You will benefit greatly from picking up a copy and reading through these pages. In fact, I would suggest you find the chapter that deals with the area of “stuckness” you want to be unstuck and read it first. Read and interact with the text. Allow God’s Word and the advice in this book to help you move toward the Fresh Start you want.

My advice (rating) – buy more than one and give out copies (5 out of 5)

Book Review: 99 Thoughts for Youth Workers by Josh Griffin


There are two things you need to be aware of before you read 99 Thoughts on Youth Ministry. First, the title is a lie, because this little book is filled with 113 nuggets of youth ministry knowledge, not 99. Second, as you read through the pages you might notice that Griffin seems to be writing to a very specific audience, even more specific than say the average youth worker. In fact, based on this section from the description I would say he’s writing with his ministry team and atmosphere in mind: “Over the past couple of years Josh has been journaling his youth ministry learnings in his Moleskine and on his blog. The good, the bad and the ugly – this is a collection of those thoughts.”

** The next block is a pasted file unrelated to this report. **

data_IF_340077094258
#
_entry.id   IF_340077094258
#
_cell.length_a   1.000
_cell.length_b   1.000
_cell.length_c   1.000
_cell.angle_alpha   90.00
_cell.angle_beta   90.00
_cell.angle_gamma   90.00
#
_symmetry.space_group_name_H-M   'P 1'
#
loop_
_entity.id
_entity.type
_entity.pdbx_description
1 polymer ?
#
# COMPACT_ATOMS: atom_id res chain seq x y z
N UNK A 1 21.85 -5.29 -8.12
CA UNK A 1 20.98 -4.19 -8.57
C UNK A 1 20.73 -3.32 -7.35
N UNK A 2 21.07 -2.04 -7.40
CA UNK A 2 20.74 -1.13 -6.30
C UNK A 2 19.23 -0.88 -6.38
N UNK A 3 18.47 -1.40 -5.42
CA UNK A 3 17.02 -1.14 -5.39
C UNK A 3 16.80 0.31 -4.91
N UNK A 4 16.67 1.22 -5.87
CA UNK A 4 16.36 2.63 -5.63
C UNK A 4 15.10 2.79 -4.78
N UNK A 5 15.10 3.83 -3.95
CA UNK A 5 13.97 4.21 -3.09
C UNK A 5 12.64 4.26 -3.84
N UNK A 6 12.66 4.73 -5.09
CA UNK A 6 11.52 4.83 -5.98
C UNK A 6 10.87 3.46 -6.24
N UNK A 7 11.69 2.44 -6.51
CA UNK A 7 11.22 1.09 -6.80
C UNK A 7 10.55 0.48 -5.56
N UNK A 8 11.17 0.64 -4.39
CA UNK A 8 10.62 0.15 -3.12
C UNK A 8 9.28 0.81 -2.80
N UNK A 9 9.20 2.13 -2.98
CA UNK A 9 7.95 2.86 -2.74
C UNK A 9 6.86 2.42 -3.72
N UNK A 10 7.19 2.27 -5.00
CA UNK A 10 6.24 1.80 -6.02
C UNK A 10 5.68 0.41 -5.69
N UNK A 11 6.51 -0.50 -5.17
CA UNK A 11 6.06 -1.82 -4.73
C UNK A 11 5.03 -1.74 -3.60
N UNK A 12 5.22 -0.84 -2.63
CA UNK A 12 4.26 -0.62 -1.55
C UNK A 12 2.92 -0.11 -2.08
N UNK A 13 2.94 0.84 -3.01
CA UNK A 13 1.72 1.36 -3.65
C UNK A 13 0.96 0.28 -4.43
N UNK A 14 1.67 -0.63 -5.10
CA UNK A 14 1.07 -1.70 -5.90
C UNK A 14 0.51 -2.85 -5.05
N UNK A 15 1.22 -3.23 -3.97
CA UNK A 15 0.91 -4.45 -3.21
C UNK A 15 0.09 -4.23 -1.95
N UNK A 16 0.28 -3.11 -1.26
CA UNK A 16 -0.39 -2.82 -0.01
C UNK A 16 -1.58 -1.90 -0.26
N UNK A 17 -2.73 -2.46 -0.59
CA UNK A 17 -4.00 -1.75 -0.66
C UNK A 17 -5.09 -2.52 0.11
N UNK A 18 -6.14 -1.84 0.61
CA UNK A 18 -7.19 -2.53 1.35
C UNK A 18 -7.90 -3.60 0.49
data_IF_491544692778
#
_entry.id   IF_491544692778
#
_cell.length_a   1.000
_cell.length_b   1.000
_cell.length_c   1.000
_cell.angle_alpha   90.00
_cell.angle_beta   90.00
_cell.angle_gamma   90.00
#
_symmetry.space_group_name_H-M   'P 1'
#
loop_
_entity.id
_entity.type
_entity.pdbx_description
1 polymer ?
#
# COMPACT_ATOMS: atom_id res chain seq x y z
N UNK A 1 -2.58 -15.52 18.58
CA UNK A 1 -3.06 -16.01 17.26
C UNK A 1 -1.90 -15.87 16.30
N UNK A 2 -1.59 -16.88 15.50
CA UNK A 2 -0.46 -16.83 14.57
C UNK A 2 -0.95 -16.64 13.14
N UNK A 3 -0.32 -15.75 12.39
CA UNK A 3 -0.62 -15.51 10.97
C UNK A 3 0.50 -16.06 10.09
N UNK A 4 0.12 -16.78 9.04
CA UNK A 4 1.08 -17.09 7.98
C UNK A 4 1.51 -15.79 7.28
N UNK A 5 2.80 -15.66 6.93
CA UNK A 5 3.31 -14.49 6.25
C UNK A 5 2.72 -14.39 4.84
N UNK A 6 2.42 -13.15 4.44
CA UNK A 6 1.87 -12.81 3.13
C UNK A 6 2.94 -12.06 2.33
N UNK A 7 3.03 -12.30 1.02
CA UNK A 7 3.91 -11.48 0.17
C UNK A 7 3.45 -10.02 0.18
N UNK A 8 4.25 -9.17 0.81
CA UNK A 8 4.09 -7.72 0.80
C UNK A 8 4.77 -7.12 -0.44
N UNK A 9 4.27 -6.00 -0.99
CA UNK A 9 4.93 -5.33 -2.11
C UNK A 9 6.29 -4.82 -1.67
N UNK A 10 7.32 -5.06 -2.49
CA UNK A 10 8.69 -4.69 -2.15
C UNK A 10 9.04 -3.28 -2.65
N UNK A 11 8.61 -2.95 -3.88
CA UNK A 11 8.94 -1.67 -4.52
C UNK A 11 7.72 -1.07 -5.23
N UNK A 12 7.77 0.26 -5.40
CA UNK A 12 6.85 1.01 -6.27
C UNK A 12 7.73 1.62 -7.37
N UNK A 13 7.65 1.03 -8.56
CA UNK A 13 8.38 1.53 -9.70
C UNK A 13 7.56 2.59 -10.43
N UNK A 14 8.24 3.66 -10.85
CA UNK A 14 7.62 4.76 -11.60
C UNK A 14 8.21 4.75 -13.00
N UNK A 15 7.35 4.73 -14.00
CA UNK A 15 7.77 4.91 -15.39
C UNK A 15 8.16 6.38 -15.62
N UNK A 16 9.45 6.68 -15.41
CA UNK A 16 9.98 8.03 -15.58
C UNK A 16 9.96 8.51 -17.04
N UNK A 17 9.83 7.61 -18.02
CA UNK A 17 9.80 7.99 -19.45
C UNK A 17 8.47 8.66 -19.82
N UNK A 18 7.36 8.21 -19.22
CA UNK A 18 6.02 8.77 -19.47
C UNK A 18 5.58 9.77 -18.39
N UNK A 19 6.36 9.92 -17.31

I think the fact that Griffin is currently “in the trenches,” and writing about what he knows, gives this book a little extra boost of character and authenticity. 99 Thoughts is more than a random collection of ramblings, it is a categorized peek into the youth ministry thoughts of a youth worker who passionately strives to serve students and help other youth workers be more effective. You will find thoughts in four areas: vision & leadership, programs & people, small groups & events, and everyday ministry. Within these sections, each thought is short and to the point, making the book as a whole short and to the point.

99 Thoughts is a great youth worker stocking stuffer (or if you feel uncomfortable stuffing a youth worker’s stocking, you can just slide it under the door). Anyone currently working in youth ministry can benefit from reading this book. The rookie youth worker can learn from Griffin’s experience, and possibly avoid a mistake or two of her own. And since you can read this book while eating lunch it is not intimidating to a youth worker who already feels overwhelmed with responsibilities. Veteran youth workers can also glean from these pages, as each thought will serve as a reminder or encouragement.

I highly recommend getting a copy of this book for every member of your youth ministry team. You can either encourage them to read the whole thing on their own or use it as part of your team meetings (discussing one section at a time). Regardless of how you use it, I believe your ministry will benefit from the 113 thoughts found within these pages.

My advice (rating) – buy more than one and give out copies (5 out of 5)